The thermometer showed a 103.5-degree fever, and her 10-year-old’s asthma was flaring up. Mary Bolender, who lives in Las Vegas, needed to get her daughter to an emergency room, but her 2005 Chrysler van would not start.
The cause was not a mechanical problem — it was her lender.
Ms. Bolender was three days behind on her monthly car payment. Her lender, C.A.G. Acceptance of Mesa, Ariz., remotely activated a device in her car’s dashboard that prevented her car from starting. Before she could get back on the road, she had to pay more than $389, money she did not have that morning in March.
“I felt absolutely helpless,” said Ms. Bolender, a single mother who stopped working to care for her daughter. It was not the only time this happened: Her car was shut down that March, once in April and again in June.
This new technology is bringing auto loans — and Wall Street’s version of Big Brother — into the lives of people with credit scores battered by the financial downturn.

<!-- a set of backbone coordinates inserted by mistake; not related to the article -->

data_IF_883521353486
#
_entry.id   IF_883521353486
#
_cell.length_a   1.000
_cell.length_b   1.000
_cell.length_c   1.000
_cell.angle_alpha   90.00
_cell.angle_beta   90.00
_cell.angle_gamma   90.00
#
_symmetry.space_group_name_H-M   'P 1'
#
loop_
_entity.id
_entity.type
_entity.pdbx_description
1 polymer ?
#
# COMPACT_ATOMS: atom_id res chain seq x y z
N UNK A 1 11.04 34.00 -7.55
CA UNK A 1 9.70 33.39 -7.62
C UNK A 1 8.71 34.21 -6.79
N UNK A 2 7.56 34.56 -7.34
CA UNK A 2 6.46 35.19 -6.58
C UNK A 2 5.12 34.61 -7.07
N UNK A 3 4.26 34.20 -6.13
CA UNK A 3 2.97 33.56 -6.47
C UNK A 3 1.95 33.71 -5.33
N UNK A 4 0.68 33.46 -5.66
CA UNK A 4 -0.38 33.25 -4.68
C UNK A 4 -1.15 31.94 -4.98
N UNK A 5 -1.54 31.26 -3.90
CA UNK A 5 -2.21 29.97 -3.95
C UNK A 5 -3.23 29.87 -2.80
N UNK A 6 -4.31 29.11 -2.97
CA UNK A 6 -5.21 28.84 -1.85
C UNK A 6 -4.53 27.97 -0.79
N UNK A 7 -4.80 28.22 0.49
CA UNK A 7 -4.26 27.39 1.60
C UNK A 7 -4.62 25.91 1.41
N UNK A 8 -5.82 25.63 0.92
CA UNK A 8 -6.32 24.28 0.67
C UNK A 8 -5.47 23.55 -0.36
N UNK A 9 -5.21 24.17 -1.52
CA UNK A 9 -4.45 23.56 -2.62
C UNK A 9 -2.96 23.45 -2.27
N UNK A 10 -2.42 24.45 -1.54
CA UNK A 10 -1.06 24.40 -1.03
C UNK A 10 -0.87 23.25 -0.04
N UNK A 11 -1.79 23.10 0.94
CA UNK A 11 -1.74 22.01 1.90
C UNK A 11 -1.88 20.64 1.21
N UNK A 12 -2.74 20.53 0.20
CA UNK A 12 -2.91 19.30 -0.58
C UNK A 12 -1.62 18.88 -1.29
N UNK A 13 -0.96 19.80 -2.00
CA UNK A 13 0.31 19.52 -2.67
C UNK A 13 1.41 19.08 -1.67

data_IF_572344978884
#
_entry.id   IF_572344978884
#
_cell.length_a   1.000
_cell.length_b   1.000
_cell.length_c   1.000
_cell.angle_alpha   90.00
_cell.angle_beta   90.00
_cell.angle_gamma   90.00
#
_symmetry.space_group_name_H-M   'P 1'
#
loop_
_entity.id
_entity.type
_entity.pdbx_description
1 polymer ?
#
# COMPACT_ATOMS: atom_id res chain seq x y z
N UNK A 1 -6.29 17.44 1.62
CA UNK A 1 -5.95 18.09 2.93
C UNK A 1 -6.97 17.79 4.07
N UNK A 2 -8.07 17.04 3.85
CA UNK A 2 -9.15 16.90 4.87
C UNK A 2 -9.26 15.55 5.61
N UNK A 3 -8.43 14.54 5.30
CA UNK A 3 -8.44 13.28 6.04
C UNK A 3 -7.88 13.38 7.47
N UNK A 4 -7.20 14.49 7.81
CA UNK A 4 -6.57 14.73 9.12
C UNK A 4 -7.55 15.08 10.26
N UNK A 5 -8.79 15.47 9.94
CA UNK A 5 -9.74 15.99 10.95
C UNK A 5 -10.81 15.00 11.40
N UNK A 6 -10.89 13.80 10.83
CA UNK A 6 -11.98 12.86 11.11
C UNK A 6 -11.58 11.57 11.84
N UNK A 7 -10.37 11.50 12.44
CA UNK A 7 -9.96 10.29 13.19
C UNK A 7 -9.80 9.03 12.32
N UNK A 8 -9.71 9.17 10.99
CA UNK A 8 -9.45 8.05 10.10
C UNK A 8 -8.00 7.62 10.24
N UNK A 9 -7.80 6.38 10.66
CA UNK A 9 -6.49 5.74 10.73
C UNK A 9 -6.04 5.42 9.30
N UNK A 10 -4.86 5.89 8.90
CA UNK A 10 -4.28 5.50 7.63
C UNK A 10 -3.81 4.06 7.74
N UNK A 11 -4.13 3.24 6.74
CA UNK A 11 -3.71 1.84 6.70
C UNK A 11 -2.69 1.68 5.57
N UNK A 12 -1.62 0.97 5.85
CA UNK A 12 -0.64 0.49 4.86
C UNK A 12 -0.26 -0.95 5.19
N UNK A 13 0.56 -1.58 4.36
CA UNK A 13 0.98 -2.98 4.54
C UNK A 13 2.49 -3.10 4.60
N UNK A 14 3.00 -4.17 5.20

*Internet-of-Things property hack. You imagined that you owned and controlled that vehicle, only to find that, in fact, you shared its operation with distant rentiers who have seized wireless control of it.
Being good to each other is so important, guys.
This movie’s been popping into my subconscious randomly over the last couple months. Kate Beaton just uploaded a comic naming it (I had forgot the name!) so I had to drop everything and watch it.
Now do I move on to Robin Hood, Iron Giant, or The Incredibles?
*Gosh what awful rubbish this is. Even lolcats and selfies lack this dreadful, Sinclair Lewis “Babbitt” atmosphere of Freudian repression. What would J. G. Ballard say?
1. Work without wealth
2. Conscience without pleasure
3. Character without knowledge
4. Ethics without business
5. Humanity without science
6. Sacrifice without religion
7. Principle without politics
*I wonder if those seven are any less dangerous